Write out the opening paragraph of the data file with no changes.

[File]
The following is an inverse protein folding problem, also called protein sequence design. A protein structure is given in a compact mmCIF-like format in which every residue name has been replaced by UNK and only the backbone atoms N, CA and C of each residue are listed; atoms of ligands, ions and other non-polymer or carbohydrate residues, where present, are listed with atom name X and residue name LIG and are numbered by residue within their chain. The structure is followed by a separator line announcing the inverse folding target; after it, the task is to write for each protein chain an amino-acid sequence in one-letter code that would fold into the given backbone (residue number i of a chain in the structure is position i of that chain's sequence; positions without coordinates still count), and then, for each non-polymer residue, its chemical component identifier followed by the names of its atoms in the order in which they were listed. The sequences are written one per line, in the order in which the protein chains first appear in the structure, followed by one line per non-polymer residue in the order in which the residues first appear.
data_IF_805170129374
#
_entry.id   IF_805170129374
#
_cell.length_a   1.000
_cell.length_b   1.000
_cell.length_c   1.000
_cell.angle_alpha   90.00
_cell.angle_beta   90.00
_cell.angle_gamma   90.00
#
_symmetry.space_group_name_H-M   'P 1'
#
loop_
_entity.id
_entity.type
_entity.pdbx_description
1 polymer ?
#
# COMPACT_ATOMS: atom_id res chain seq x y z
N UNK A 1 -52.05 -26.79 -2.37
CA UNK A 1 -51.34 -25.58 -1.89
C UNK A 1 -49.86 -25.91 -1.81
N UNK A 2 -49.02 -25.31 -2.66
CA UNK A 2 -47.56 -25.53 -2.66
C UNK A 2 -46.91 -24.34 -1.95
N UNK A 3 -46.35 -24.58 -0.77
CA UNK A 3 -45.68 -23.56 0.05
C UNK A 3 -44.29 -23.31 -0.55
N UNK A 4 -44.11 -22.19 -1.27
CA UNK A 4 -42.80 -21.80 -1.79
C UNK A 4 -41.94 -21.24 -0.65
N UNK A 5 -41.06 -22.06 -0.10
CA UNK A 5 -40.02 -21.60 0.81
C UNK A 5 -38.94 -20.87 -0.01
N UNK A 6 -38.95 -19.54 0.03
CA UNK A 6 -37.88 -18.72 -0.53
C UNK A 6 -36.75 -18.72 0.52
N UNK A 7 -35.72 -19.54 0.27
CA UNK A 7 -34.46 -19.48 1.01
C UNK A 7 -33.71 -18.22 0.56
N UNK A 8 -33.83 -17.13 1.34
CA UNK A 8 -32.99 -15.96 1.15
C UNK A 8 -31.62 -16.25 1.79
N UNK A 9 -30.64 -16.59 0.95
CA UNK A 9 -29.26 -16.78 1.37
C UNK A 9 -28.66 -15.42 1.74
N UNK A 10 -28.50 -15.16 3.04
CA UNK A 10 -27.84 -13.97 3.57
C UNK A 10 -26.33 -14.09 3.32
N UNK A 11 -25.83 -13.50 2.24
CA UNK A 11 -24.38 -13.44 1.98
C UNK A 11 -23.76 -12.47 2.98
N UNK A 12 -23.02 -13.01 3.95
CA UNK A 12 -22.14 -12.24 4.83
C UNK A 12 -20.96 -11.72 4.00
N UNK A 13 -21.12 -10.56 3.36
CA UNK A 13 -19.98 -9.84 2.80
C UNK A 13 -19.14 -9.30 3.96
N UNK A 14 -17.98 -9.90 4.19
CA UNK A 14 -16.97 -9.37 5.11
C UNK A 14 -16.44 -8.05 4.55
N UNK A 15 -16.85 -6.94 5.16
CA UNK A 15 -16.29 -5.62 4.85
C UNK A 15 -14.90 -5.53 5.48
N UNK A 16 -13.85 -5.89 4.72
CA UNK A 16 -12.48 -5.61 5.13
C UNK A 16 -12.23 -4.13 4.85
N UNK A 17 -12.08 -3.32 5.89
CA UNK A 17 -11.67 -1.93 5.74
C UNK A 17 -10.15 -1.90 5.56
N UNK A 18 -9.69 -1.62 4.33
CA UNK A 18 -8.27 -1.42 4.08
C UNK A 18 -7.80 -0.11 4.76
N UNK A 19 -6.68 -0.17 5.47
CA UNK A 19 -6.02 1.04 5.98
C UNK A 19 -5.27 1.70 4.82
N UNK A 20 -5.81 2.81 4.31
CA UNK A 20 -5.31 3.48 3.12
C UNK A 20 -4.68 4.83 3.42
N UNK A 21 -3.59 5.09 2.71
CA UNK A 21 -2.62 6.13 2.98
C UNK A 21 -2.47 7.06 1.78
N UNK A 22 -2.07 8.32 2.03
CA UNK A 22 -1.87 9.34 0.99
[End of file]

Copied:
The following is an inverse protein folding problem, also called protein sequence design. A protein structure is given in a compact mmCIF-like format in which every residue name has been replaced by UNK and only the backbone atoms N, CA and C of each residue are listed; atoms of ligands, ions and other non-polymer or carbohydrate residues, where present, are listed with atom name X and residue name LIG and are numbered by residue within their chain. The structure is followed by a separator line announcing the inverse folding target; after it, the task is to write for each protein chain an amino-acid sequence in one-letter code that would fold into the given backbone (residue number i of a chain in the structure is position i of that chain's sequence; positions without coordinates still count), and then, for each non-polymer residue, its chemical component identifier followed by the names of its atoms in the order in which they were listed. The sequences are written one per line, in the order in which the protein chains first appear in the structure, followed by one line per non-polymer residue in the order in which the residues first appear.